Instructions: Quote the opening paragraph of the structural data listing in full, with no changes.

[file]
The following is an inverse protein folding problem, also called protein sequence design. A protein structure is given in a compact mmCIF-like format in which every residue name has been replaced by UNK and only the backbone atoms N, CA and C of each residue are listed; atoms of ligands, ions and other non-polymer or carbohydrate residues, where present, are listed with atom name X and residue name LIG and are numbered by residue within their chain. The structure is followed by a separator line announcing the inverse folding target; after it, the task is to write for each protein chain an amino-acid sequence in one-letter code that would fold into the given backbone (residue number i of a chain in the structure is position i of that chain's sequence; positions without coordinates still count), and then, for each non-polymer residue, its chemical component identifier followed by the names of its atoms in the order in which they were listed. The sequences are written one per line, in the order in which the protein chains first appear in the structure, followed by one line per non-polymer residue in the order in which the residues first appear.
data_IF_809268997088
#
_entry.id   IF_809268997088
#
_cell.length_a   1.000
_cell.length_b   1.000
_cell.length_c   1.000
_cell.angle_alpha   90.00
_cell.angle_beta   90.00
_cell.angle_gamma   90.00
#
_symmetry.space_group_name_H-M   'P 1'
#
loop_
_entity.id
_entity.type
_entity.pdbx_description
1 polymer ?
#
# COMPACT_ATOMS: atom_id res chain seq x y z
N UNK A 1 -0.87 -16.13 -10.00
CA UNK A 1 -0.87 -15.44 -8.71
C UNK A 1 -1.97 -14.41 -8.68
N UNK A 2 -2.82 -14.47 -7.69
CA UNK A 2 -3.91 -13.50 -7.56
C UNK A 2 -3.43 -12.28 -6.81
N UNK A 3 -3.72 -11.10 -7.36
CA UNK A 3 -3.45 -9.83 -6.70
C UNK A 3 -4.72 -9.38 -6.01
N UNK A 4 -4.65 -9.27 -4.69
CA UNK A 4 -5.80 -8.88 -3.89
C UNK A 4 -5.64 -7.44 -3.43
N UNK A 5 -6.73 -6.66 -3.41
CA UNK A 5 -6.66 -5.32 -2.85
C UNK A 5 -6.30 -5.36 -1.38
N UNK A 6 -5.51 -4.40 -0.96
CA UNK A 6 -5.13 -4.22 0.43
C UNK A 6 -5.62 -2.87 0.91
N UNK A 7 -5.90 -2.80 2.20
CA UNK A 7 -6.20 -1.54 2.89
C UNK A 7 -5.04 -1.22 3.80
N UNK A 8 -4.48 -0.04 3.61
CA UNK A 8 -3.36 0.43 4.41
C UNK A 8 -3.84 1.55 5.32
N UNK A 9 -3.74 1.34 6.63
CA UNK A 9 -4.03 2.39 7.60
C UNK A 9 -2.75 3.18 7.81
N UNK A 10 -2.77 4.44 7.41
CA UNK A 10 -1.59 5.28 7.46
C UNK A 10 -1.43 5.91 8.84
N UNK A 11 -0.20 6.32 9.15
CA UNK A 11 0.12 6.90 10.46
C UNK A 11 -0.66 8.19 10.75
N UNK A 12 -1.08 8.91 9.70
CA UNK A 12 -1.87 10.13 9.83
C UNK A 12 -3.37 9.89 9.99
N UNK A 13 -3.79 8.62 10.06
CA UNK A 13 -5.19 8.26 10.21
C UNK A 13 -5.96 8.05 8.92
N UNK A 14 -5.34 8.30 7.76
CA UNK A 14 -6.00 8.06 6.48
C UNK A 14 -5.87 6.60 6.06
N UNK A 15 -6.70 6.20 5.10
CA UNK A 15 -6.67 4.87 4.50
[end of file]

The following is an inverse protein folding problem, also called protein sequence design. A protein structure is given in a compact mmCIF-like format in which every residue name has been replaced by UNK and only the backbone atoms N, CA and C of each residue are listed; atoms of ligands, ions and other non-polymer or carbohydrate residues, where present, are listed with atom name X and residue name LIG and are numbered by residue within their chain. The structure is followed by a separator line announcing the inverse folding target; after it, the task is to write for each protein chain an amino-acid sequence in one-letter code that would fold into the given backbone (residue number i of a chain in the structure is position i of that chain's sequence; positions without coordinates still count), and then, for each non-polymer residue, its chemical component identifier followed by the names of its atoms in the order in which they were listed. The sequences are written one per line, in the order in which the protein chains first appear in the structure, followed by one line per non-polymer residue in the order in which the residues first appear.